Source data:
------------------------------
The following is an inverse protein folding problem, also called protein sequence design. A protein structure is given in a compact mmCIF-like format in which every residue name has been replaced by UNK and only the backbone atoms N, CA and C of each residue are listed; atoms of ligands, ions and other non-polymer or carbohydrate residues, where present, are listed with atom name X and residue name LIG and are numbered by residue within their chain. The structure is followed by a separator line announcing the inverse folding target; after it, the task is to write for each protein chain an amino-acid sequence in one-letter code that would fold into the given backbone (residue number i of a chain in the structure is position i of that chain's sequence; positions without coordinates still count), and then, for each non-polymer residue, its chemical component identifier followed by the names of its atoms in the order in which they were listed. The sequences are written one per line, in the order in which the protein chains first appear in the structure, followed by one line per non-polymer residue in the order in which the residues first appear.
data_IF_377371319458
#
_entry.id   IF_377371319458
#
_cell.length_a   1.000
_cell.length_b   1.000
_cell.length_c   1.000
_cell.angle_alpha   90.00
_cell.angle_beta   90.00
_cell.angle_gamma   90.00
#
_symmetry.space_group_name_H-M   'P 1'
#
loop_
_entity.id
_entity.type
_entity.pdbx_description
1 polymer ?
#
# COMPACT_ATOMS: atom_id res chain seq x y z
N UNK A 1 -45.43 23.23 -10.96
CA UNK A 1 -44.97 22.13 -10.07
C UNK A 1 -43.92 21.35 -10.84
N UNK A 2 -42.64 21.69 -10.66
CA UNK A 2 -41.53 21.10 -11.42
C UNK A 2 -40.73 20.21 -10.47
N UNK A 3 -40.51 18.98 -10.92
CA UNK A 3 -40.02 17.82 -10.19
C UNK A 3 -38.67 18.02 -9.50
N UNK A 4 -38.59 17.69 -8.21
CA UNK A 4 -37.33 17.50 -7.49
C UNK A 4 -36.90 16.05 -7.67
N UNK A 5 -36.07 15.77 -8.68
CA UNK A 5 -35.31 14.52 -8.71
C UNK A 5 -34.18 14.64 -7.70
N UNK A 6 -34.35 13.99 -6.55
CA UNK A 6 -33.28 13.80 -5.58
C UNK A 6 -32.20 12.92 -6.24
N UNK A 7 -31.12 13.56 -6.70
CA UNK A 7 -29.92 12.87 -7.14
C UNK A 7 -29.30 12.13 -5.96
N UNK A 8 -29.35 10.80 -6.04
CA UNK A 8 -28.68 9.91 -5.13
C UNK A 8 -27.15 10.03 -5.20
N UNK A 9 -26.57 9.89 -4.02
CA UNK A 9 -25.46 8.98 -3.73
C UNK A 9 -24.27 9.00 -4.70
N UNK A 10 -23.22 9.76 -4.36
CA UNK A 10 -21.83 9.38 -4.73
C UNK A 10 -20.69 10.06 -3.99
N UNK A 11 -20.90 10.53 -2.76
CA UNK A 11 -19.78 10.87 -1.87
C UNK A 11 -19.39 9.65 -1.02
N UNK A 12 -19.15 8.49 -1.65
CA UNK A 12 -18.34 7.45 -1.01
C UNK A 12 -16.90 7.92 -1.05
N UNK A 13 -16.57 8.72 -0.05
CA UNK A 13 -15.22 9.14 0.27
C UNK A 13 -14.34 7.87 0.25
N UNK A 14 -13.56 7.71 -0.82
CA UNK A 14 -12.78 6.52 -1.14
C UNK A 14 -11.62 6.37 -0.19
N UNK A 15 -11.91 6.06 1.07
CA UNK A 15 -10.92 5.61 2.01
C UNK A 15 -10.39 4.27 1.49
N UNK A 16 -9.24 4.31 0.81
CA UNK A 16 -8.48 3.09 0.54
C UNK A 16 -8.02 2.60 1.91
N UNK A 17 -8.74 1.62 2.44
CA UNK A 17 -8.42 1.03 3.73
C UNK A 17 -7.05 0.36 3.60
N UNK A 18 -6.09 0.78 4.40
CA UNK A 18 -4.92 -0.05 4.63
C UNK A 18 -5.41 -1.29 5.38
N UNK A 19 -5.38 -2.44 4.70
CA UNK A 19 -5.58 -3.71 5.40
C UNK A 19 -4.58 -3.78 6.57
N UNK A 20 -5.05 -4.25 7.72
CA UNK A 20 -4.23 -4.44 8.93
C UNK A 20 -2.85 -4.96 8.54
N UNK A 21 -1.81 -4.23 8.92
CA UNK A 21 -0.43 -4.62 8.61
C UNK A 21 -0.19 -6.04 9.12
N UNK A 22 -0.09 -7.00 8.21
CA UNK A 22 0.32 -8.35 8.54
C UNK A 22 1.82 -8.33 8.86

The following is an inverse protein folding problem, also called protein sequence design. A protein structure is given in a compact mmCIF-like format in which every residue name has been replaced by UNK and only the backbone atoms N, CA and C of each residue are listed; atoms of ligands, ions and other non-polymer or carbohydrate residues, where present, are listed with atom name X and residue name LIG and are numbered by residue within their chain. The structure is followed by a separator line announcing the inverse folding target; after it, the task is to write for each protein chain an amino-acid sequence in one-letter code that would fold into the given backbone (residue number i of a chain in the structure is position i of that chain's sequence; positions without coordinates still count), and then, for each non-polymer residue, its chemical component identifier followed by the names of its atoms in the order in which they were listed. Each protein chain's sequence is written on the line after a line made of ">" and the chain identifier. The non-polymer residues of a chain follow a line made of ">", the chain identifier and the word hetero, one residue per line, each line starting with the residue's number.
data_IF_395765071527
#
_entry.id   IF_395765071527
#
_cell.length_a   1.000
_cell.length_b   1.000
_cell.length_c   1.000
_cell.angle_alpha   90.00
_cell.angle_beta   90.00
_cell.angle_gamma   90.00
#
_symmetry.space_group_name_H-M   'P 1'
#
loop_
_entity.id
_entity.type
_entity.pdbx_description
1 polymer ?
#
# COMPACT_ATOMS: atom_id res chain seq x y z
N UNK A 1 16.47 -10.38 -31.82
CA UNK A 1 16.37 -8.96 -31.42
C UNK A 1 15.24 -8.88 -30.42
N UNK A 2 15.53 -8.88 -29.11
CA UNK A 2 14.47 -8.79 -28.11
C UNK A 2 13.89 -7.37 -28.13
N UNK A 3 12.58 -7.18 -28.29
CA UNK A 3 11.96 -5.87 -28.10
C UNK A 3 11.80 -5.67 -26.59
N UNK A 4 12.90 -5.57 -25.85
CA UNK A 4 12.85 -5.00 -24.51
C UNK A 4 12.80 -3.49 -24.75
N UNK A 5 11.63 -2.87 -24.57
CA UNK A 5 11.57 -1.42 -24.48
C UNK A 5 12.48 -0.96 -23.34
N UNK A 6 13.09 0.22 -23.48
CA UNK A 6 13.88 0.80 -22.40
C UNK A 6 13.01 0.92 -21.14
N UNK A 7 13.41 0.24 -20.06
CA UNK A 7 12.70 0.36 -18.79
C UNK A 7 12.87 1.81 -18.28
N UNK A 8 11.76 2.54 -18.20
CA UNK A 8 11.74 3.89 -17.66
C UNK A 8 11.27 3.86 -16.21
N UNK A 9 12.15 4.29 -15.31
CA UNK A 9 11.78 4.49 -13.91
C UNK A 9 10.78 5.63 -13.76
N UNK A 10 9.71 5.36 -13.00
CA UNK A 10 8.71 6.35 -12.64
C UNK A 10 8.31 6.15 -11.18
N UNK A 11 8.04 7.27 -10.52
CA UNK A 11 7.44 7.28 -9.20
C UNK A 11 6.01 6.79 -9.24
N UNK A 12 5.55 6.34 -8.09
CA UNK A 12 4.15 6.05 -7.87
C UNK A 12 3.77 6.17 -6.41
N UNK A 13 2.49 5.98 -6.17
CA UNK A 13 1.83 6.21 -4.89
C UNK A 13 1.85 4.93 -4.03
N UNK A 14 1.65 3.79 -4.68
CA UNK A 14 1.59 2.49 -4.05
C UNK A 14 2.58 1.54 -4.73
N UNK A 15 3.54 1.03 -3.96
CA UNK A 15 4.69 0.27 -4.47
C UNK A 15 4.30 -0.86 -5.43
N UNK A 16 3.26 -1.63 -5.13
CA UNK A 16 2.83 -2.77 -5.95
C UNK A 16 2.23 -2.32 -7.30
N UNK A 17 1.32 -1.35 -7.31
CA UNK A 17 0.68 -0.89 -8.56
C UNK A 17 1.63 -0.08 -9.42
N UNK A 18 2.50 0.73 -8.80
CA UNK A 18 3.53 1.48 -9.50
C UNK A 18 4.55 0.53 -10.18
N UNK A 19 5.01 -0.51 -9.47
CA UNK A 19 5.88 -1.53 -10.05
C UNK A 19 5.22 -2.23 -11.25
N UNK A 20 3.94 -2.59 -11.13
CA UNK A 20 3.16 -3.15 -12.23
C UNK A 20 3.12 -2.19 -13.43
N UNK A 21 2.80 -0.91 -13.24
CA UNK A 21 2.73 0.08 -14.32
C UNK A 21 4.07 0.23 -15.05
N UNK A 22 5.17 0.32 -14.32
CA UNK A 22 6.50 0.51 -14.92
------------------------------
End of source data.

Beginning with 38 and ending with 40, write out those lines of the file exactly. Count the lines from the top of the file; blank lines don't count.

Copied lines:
CA UNK A 6 -33.28 13.80 -5.58
C UNK A 6 -32.20 12.92 -6.24
N UNK A 7 -31.12 13.56 -6.70